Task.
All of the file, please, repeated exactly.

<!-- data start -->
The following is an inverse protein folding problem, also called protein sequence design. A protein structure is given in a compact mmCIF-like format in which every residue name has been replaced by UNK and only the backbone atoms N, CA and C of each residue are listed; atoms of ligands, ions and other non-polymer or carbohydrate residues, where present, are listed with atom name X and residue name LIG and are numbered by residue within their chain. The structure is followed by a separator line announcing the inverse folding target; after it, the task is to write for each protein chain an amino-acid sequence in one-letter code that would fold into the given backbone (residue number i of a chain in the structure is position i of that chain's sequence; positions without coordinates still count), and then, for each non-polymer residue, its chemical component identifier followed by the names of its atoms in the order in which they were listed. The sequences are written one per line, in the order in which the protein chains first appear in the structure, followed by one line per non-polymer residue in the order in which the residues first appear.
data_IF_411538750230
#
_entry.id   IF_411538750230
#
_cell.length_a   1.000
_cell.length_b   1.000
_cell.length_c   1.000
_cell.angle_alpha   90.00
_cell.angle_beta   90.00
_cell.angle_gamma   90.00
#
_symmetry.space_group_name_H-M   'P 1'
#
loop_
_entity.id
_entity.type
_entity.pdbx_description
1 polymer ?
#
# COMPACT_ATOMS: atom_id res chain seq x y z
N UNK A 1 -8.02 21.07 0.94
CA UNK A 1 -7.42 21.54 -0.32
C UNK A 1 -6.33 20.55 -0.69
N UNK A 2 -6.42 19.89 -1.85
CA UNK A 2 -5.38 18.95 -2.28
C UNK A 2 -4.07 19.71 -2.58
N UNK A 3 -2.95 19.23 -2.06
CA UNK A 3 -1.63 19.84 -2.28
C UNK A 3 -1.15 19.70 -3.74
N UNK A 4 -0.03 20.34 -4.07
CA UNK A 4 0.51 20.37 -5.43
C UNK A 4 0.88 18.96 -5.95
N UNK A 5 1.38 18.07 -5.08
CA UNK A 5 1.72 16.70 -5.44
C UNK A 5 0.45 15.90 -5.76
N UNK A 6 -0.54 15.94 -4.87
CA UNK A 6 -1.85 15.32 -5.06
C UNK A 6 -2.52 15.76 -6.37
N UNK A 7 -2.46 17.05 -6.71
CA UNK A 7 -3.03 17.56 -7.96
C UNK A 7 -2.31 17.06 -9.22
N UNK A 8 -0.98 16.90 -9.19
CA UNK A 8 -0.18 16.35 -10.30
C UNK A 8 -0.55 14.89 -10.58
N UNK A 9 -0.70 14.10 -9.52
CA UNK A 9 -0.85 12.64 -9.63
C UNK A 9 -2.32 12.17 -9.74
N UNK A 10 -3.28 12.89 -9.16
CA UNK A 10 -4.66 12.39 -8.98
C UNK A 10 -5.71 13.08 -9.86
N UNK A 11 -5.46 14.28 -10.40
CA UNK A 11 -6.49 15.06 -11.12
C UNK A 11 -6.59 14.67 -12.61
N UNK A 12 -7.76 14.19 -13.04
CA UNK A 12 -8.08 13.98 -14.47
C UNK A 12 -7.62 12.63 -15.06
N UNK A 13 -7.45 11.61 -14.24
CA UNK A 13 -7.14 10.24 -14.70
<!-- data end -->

The following is an inverse protein folding problem, also called protein sequence design. A protein structure is given in a compact mmCIF-like format in which every residue name has been replaced by UNK and only the backbone atoms N, CA and C of each residue are listed; atoms of ligands, ions and other non-polymer or carbohydrate residues, where present, are listed with atom name X and residue name LIG and are numbered by residue within their chain. The structure is followed by a separator line announcing the inverse folding target; after it, the task is to write for each protein chain an amino-acid sequence in one-letter code that would fold into the given backbone (residue number i of a chain in the structure is position i of that chain's sequence; positions without coordinates still count), and then, for each non-polymer residue, its chemical component identifier followed by the names of its atoms in the order in which they were listed. The sequences are written one per line, in the order in which the protein chains first appear in the structure, followed by one line per non-polymer residue in the order in which the residues first appear.
data_IF_411538750230
#
_entry.id   IF_411538750230
#
_cell.length_a   1.000
_cell.length_b   1.000
_cell.length_c   1.000
_cell.angle_alpha   90.00
_cell.angle_beta   90.00
_cell.angle_gamma   90.00
#
_symmetry.space_group_name_H-M   'P 1'
#
loop_
_entity.id
_entity.type
_entity.pdbx_description
1 polymer ?
#
# COMPACT_ATOMS: atom_id res chain seq x y z
N UNK A 1 -8.02 21.07 0.94
CA UNK A 1 -7.42 21.54 -0.32
C UNK A 1 -6.33 20.55 -0.69
N UNK A 2 -6.42 19.89 -1.85
CA UNK A 2 -5.38 18.95 -2.28
C UNK A 2 -4.07 19.71 -2.58
N UNK A 3 -2.95 19.23 -2.06
CA UNK A 3 -1.63 19.84 -2.28
C UNK A 3 -1.15 19.70 -3.74
N UNK A 4 -0.03 20.34 -4.07
CA UNK A 4 0.51 20.37 -5.43
C UNK A 4 0.88 18.96 -5.95
N UNK A 5 1.38 18.07 -5.08
CA UNK A 5 1.72 16.70 -5.44
C UNK A 5 0.45 15.90 -5.76
N UNK A 6 -0.54 15.94 -4.87
CA UNK A 6 -1.85 15.32 -5.06
C UNK A 6 -2.52 15.76 -6.37
N UNK A 7 -2.46 17.05 -6.71
CA UNK A 7 -3.03 17.56 -7.96
C UNK A 7 -2.31 17.06 -9.22
N UNK A 8 -0.98 16.90 -9.19
CA UNK A 8 -0.18 16.35 -10.30
C UNK A 8 -0.55 14.89 -10.58
N UNK A 9 -0.70 14.10 -9.52
CA UNK A 9 -0.85 12.64 -9.63
C UNK A 9 -2.32 12.17 -9.74
N UNK A 10 -3.28 12.89 -9.16
CA UNK A 10 -4.66 12.39 -8.98
C UNK A 10 -5.71 13.08 -9.86
N UNK A 11 -5.46 14.28 -10.40
CA UNK A 11 -6.49 15.06 -11.12
C UNK A 11 -6.59 14.67 -12.61
N UNK A 12 -7.76 14.19 -13.04
CA UNK A 12 -8.08 13.98 -14.47
C UNK A 12 -7.62 12.63 -15.06
N UNK A 13 -7.45 11.61 -14.24
CA UNK A 13 -7.14 10.24 -14.70